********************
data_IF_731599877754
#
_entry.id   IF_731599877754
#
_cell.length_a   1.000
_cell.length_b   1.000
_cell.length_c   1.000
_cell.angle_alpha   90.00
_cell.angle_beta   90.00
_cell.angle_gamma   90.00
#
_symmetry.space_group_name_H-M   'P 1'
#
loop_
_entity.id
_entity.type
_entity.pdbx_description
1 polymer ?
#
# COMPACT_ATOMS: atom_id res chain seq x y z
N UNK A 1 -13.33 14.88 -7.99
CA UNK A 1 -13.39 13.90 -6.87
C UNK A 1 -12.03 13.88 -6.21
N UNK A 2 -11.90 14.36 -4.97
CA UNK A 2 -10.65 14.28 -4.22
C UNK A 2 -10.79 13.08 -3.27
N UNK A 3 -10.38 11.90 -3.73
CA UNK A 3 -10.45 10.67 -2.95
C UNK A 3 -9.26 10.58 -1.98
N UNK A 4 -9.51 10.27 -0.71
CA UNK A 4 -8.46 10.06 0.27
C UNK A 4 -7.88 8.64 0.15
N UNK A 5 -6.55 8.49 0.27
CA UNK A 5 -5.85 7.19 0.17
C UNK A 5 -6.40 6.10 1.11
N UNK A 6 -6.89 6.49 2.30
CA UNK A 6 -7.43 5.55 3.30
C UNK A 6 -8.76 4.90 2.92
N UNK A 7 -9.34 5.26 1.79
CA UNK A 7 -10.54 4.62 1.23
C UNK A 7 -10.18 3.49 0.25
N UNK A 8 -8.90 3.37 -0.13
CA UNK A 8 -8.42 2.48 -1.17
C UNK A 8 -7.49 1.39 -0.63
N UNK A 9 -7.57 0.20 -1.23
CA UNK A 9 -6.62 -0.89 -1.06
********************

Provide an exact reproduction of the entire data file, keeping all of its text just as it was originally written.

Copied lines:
data_IF_731599877754
#
_entry.id   IF_731599877754
#
_cell.length_a   1.000
_cell.length_b   1.000
_cell.length_c   1.000
_cell.angle_alpha   90.00
_cell.angle_beta   90.00
_cell.angle_gamma   90.00
#
_symmetry.space_group_name_H-M   'P 1'
#
loop_
_entity.id
_entity.type
_entity.pdbx_description
1 polymer ?
#
# COMPACT_ATOMS: atom_id res chain seq x y z
N UNK A 1 -13.33 14.88 -7.99
CA UNK A 1 -13.39 13.90 -6.87
C UNK A 1 -12.03 13.88 -6.21
N UNK A 2 -11.90 14.36 -4.97
CA UNK A 2 -10.65 14.28 -4.22
C UNK A 2 -10.79 13.08 -3.27
N UNK A 3 -10.38 11.90 -3.73
CA UNK A 3 -10.45 10.67 -2.95
C UNK A 3 -9.26 10.58 -1.98
N UNK A 4 -9.51 10.27 -0.71
CA UNK A 4 -8.46 10.06 0.27
C UNK A 4 -7.88 8.64 0.15
N UNK A 5 -6.55 8.49 0.27
CA UNK A 5 -5.85 7.19 0.17
C UNK A 5 -6.40 6.10 1.11
N UNK A 6 -6.89 6.49 2.30
CA UNK A 6 -7.43 5.55 3.30
C UNK A 6 -8.76 4.90 2.92
N UNK A 7 -9.34 5.26 1.79
CA UNK A 7 -10.54 4.62 1.23
C UNK A 7 -10.18 3.49 0.25
N UNK A 8 -8.90 3.37 -0.13
CA UNK A 8 -8.42 2.48 -1.17
C UNK A 8 -7.49 1.39 -0.63
N UNK A 9 -7.57 0.20 -1.23
CA UNK A 9 -6.62 -0.89 -1.06